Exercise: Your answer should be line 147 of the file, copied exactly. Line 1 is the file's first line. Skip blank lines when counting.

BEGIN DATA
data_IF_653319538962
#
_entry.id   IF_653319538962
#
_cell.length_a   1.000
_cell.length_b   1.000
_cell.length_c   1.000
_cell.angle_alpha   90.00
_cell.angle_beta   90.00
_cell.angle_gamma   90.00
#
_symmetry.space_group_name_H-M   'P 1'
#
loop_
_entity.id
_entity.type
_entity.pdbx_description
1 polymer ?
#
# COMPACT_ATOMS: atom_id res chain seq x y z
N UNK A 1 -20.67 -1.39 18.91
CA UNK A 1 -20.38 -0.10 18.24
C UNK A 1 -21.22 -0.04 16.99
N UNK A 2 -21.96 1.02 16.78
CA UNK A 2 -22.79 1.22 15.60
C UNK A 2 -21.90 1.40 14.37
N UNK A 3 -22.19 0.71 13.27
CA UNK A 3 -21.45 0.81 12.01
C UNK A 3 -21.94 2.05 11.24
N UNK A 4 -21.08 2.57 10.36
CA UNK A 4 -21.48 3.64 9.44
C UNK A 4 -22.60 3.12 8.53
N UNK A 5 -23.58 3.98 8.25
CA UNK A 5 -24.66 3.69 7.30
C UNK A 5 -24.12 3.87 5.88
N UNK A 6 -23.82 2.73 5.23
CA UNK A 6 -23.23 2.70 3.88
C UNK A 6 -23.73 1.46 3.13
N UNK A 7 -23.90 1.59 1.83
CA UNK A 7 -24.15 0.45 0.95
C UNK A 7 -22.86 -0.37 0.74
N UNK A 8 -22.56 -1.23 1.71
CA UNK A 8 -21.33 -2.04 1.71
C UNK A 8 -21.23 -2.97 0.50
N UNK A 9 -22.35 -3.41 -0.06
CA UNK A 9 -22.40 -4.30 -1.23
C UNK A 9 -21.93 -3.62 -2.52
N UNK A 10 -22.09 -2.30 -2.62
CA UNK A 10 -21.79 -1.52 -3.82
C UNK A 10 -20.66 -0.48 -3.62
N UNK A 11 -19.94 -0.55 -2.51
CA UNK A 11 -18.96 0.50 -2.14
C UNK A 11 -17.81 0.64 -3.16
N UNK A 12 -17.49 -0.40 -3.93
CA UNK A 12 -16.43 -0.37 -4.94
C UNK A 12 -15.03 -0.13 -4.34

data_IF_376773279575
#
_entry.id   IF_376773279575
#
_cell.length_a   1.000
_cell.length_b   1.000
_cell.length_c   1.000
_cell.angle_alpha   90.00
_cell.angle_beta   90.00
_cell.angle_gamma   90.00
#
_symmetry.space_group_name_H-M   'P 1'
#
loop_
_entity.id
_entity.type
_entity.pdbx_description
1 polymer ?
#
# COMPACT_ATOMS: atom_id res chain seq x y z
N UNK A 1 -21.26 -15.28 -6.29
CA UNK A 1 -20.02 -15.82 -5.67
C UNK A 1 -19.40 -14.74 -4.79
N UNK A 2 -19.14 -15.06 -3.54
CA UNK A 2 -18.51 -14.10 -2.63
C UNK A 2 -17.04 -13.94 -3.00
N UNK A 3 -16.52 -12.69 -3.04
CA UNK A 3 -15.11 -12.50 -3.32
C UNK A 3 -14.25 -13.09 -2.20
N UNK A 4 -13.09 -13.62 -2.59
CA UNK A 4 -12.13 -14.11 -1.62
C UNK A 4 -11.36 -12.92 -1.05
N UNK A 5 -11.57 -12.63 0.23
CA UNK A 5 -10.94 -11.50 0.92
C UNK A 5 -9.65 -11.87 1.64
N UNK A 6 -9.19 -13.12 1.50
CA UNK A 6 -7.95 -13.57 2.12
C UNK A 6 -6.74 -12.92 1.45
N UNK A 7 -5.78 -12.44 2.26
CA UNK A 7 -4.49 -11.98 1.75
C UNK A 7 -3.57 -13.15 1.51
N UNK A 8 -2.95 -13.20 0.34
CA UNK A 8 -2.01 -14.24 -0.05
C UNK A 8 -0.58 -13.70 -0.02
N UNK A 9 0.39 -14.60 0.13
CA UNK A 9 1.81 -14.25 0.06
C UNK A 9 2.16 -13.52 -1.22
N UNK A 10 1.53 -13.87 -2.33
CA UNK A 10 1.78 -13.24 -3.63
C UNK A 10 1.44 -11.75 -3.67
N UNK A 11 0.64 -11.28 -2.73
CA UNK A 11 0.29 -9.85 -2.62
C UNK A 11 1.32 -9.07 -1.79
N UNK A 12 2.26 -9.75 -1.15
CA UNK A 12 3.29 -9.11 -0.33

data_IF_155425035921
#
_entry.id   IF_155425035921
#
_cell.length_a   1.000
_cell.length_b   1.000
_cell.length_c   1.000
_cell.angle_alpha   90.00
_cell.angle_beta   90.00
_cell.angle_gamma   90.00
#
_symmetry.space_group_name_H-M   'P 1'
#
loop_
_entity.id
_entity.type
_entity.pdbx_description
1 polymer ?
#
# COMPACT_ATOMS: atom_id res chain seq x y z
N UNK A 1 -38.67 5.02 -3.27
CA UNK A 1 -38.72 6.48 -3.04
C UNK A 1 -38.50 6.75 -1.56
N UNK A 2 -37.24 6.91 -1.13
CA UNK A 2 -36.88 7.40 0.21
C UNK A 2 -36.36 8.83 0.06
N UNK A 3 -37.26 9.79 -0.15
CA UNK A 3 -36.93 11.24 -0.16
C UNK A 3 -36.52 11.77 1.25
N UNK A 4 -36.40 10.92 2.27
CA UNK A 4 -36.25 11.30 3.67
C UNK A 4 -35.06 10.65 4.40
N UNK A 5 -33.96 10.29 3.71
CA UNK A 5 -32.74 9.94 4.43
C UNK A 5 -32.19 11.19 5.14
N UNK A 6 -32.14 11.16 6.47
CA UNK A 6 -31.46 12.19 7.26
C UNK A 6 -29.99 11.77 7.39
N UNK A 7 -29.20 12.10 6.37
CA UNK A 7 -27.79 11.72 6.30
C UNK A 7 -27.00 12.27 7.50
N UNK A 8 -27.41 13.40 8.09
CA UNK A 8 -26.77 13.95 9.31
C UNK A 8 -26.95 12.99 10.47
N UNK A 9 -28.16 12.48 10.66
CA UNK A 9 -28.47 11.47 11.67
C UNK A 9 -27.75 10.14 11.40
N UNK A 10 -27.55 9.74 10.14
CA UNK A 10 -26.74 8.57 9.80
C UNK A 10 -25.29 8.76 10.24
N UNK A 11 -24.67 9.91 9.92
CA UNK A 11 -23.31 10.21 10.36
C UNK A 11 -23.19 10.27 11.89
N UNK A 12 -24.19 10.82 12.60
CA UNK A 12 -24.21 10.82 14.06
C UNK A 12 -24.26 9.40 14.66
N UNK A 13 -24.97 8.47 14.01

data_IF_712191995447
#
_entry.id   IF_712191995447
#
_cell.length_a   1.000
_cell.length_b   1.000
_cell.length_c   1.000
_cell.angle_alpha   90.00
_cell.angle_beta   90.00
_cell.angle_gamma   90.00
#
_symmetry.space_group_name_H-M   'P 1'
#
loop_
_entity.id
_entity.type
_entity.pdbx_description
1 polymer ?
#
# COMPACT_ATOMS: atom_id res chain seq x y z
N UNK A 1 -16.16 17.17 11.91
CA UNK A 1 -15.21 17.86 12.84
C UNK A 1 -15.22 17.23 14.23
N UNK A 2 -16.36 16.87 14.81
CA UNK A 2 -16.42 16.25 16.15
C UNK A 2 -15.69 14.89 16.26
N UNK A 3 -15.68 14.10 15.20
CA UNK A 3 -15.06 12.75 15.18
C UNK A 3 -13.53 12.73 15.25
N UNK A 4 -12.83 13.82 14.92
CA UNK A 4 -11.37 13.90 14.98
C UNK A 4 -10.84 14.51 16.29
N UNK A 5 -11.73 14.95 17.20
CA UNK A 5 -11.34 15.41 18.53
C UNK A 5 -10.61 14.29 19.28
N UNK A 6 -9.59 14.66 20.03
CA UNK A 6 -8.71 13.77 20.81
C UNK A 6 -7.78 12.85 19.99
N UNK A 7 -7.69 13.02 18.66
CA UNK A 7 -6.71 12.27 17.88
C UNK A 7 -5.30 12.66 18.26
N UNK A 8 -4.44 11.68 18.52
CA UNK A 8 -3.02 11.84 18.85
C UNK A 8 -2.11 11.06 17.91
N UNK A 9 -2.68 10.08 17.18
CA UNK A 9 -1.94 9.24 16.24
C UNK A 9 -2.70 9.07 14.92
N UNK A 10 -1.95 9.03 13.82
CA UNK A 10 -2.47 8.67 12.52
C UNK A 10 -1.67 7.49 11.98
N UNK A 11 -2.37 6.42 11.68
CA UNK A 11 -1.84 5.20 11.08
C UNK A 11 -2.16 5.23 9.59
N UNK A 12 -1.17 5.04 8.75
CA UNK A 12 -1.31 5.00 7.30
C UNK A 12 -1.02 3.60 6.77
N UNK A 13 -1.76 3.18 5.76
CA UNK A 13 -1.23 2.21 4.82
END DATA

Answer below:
N UNK A 6 -32.14 11.16 6.47